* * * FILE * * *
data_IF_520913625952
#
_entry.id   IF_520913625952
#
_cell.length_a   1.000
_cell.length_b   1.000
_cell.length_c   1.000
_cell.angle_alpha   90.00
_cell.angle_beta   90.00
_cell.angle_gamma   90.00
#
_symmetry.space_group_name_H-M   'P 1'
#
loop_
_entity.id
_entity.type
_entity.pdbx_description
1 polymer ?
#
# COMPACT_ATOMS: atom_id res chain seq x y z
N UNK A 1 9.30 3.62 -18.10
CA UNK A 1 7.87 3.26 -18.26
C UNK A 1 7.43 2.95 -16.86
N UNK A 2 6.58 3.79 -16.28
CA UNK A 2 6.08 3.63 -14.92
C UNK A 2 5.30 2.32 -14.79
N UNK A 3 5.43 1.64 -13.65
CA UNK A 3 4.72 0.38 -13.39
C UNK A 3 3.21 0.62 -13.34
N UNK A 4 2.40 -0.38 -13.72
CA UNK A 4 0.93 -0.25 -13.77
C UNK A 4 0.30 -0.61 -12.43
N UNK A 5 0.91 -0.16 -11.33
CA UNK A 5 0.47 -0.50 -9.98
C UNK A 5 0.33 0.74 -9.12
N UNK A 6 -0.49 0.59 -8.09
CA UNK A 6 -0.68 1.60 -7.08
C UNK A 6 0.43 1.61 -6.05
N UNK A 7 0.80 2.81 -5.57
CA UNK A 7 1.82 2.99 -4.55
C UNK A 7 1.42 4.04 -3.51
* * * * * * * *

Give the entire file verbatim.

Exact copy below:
data_IF_520913625952
#
_entry.id   IF_520913625952
#
_cell.length_a   1.000
_cell.length_b   1.000
_cell.length_c   1.000
_cell.angle_alpha   90.00
_cell.angle_beta   90.00
_cell.angle_gamma   90.00
#
_symmetry.space_group_name_H-M   'P 1'
#
loop_
_entity.id
_entity.type
_entity.pdbx_description
1 polymer ?
#
# COMPACT_ATOMS: atom_id res chain seq x y z
N UNK A 1 9.30 3.62 -18.10
CA UNK A 1 7.87 3.26 -18.26
C UNK A 1 7.43 2.95 -16.86
N UNK A 2 6.58 3.79 -16.28
CA UNK A 2 6.08 3.63 -14.92
C UNK A 2 5.30 2.32 -14.79
N UNK A 3 5.43 1.64 -13.65
CA UNK A 3 4.72 0.38 -13.39
C UNK A 3 3.21 0.62 -13.34
N UNK A 4 2.40 -0.38 -13.72
CA UNK A 4 0.93 -0.25 -13.77
C UNK A 4 0.30 -0.61 -12.43
N UNK A 5 0.91 -0.16 -11.33
CA UNK A 5 0.47 -0.50 -9.98
C UNK A 5 0.33 0.74 -9.12
N UNK A 6 -0.49 0.59 -8.09
CA UNK A 6 -0.68 1.60 -7.08
C UNK A 6 0.43 1.61 -6.05
N UNK A 7 0.80 2.81 -5.57
CA UNK A 7 1.82 2.99 -4.55
C UNK A 7 1.42 4.04 -3.51